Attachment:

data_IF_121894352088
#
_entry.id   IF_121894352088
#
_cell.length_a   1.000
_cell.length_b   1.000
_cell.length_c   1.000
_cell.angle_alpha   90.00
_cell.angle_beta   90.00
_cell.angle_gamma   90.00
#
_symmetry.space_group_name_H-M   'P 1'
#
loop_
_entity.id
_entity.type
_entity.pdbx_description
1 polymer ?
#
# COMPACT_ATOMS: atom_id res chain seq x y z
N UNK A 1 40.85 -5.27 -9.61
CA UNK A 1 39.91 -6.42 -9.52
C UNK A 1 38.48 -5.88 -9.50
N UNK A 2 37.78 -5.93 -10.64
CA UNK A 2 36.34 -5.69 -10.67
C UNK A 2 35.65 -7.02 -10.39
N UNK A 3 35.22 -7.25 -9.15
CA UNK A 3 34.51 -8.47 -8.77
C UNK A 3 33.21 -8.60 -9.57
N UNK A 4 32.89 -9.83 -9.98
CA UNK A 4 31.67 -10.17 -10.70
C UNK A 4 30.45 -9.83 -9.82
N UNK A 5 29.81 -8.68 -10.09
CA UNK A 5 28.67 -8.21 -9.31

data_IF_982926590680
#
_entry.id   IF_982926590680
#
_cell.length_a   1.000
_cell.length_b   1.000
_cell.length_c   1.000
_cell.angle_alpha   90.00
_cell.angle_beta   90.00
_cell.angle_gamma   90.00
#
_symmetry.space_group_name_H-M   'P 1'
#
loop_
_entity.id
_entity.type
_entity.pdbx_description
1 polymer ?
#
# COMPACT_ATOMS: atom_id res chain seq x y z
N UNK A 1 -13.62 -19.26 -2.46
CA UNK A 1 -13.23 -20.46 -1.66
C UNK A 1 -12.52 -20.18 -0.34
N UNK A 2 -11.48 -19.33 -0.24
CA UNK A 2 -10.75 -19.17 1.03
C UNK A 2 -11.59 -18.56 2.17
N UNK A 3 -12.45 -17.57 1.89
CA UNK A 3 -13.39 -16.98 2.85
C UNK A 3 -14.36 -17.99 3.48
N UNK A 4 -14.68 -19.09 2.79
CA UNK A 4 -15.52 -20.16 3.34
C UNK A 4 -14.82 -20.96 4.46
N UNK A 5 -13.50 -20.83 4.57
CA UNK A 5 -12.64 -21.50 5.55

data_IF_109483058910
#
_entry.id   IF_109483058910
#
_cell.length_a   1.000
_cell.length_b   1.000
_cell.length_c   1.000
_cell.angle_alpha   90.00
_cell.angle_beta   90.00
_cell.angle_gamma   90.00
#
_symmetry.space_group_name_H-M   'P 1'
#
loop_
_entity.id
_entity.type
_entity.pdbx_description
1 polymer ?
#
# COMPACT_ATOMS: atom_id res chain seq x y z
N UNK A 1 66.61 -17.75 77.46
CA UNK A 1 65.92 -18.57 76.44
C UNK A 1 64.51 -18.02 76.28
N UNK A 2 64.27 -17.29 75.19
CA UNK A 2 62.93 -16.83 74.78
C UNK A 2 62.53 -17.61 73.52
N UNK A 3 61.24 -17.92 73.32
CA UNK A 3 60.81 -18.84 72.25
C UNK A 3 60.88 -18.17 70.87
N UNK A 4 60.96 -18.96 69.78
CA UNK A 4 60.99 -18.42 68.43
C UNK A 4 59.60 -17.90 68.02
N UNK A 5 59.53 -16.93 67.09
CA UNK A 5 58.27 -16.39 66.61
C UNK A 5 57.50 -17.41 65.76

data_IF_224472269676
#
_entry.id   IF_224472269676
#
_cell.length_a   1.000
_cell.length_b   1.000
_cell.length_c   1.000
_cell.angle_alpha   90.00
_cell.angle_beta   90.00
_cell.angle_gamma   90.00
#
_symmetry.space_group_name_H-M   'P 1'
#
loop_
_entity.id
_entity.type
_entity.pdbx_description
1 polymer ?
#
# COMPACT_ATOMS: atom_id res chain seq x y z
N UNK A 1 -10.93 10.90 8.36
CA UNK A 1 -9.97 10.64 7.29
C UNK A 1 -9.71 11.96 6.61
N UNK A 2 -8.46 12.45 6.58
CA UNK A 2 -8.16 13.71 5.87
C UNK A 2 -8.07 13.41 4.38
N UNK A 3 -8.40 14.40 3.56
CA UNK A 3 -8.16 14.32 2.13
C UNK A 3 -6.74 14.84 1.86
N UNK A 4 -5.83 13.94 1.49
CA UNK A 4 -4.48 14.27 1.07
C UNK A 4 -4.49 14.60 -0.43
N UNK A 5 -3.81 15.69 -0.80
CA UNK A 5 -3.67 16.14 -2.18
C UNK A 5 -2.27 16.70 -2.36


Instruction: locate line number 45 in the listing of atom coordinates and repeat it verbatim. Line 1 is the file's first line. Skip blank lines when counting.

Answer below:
#